Humus or Compost?

Veronika Bond Humus

“HOMO – HUMUS – HUMANITAS, three words, the same origin, the same destiny.”Friedensreich Hundertwasser

Do you know the difference between humus and compost?

I used to think the difference is pretty obvious. However, since this has become one of my favourite topics to read, write and talk about, I realised that it’s not that obvious at all!

In popular English gardening literature the words are often used interchangeably. In German gardening books, the difference is usually pretty clear, although in blogs and online conversations it is not necessarily so.

Because there is obviously some confusion about compost and humus, I did a little experiment. For our recent ‘mini composting workshop’ (April 5th) I prepared two jars, one with compost and one with humus. Which one is which?

There were about 20 people at the workshop. Some labelled the brown jar as ‘Humus’ and the colourful one as ‘Compost’. Others thought the left one was ‘Compost’, and then there was some hesitation about the right one.

I’m a linguist, and I like to research the origins of words. I love language because it is such a rich source of knowledge. Words themselves often ‘know what they are’. Here are some snippets from my research:

The word humus is Latin, and originally it meant earth. The word human comes from the same root, and so does the first part of the word homogenous. Homos is a Greek word and means like. And human literally means ‘the earthly one’.

When the word humus was introduced into the European languages in the 19th century, it was used in the sense of the brown stuff you can see in the jar on the left. The German agronomist Albrecht Thaer, the Austrian philosopher Rudolf Steiner, the Ukrainian microbiologist Selman Waksman, the English farmer Sir Albert Howard, Lady Eve Balfour, founder of the British Soil Association, they all used the word humus in this sense.

So how did the confusion between compost and humus happen?

Fortunately, one expert gardener and co-organiser of our composting day had the answer:

It’s because you can buy the brown stuff in bags in the garden centre, and it’s got COMPOST written on it!

The word compost also comes from Latin, and it literally means something put together. This is what you can see in the jar on the right. Compost is a composition of different kinds of organic stuff which will eventually decompose and become humus.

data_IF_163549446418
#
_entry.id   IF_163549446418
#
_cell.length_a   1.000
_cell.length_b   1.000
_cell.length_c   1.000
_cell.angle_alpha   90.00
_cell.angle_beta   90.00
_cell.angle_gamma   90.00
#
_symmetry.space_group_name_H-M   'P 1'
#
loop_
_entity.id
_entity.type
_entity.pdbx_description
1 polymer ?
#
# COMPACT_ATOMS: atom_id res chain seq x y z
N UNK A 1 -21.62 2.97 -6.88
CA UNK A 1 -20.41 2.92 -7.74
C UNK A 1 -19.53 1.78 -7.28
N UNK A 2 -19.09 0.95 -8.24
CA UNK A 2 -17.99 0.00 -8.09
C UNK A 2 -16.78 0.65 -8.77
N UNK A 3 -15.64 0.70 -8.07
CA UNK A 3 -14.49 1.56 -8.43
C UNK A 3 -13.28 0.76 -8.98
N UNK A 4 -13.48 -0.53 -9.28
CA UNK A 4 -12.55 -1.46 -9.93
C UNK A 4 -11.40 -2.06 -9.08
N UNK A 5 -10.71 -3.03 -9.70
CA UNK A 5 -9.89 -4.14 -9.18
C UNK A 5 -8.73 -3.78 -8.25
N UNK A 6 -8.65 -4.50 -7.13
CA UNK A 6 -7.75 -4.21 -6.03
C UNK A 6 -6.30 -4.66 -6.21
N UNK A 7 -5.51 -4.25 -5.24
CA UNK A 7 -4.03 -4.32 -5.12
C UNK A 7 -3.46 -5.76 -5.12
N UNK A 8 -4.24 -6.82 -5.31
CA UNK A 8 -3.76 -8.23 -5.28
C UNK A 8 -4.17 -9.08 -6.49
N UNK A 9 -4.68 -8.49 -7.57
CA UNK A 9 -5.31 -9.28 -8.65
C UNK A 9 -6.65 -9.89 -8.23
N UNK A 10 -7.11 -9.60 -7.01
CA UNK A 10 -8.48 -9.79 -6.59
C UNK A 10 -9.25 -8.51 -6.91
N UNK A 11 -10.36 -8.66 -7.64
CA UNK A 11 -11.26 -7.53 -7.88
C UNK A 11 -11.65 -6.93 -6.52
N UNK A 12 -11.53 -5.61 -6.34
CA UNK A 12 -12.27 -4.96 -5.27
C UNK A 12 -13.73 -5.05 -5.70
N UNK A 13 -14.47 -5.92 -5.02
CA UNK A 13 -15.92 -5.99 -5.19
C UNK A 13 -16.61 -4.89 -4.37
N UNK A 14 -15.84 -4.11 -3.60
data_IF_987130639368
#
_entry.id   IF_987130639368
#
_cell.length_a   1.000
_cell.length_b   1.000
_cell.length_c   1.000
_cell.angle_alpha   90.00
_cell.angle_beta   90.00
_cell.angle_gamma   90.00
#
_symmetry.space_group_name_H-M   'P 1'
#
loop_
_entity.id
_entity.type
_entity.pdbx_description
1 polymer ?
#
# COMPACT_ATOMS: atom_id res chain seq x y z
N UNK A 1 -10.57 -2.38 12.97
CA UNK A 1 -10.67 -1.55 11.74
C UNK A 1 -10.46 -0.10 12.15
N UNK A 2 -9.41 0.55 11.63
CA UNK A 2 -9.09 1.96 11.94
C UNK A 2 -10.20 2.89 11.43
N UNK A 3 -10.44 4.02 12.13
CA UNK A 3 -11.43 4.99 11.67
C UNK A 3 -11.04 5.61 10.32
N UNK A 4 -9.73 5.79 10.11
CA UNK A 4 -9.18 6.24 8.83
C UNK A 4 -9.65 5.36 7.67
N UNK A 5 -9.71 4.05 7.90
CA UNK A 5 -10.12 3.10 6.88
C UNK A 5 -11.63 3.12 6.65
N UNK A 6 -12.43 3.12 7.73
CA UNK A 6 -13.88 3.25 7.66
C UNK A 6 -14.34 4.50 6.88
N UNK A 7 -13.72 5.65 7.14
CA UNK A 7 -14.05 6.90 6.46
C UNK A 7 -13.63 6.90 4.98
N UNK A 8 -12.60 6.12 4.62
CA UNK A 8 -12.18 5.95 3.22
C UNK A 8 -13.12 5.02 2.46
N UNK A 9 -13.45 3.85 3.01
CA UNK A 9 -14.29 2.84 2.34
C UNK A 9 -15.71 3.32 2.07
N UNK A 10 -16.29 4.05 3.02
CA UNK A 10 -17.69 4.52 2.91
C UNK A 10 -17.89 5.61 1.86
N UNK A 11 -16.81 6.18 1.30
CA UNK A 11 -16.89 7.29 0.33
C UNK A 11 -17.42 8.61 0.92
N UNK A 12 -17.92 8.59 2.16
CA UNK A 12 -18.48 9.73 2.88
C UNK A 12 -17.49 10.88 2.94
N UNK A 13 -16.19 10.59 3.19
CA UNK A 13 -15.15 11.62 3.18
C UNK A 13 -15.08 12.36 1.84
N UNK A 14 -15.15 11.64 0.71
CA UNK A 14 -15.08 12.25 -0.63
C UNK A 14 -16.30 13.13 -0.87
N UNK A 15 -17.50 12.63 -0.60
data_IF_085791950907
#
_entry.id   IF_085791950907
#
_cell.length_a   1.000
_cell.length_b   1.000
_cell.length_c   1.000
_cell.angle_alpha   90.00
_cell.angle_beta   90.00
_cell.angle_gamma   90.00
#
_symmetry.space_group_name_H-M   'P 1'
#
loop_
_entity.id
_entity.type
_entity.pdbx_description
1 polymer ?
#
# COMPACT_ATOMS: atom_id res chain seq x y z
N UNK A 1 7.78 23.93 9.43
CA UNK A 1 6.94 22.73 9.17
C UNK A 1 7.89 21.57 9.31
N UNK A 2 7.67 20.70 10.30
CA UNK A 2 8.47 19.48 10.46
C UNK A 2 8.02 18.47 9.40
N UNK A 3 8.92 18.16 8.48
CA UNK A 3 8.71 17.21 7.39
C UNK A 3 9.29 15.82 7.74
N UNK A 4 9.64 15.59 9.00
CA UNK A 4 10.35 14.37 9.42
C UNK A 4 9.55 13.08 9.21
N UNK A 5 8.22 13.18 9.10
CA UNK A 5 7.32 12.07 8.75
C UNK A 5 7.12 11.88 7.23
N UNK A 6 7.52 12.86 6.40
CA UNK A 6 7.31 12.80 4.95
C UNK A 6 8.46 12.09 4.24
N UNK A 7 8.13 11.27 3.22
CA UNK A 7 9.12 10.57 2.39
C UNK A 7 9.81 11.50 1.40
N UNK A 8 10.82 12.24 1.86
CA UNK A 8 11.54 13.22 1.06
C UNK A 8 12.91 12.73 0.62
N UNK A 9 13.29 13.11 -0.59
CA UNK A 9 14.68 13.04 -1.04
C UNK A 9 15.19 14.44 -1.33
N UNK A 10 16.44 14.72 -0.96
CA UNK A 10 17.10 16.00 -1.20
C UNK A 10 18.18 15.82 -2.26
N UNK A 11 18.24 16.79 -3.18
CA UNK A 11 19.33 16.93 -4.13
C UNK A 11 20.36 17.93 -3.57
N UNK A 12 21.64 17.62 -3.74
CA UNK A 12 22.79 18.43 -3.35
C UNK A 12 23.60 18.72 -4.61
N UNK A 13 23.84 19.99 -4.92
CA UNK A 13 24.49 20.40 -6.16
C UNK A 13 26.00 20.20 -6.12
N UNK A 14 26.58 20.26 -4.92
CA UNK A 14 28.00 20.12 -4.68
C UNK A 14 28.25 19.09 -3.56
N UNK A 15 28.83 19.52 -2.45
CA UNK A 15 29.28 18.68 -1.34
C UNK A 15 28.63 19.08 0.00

Humus is a homogenous entity. You could say, it is ‘mature compost’ in its transformed state.

On the other hand, the difference between compost and humus is quite significant. It is actually as phenomenal as the difference between a caterpillar and a butterfly.

But now back to the stuff in my two jars. My Humus-jar contains mature humus from a 10 year old pile. My Compost-jar contains the following layers:

  • Very small sticks at the bottom
  • Some nettles and other green wild plants chopped
  • A thin layer of humus
  • Some sand
  • More green plant materials (chopped comfrey leaves) and yellow flowers (mustard and kale)
  • A bit more humus
  • A broken up egg box on top

After one week (April 12th) there was no change in my ‘Compost-jar’ (the one with the colourful composition in it). Then I decided to sprinkle some ‘compost activator’ over the top, and two weeks later the jars look like this:

The humus in the jar on the left is unchanged, and the compost in the jar on the right is now well on its way to turn into humus. Some liquid has drained to the bottom, the sticks are still visible, the whole composition has sunk down by about one quarter. The sticks at the bottom and egg box pieces at the top have not yet decomposed, but the layers in between are beginning to look homogenous.

 

The humus revolution has begun — you can be part of it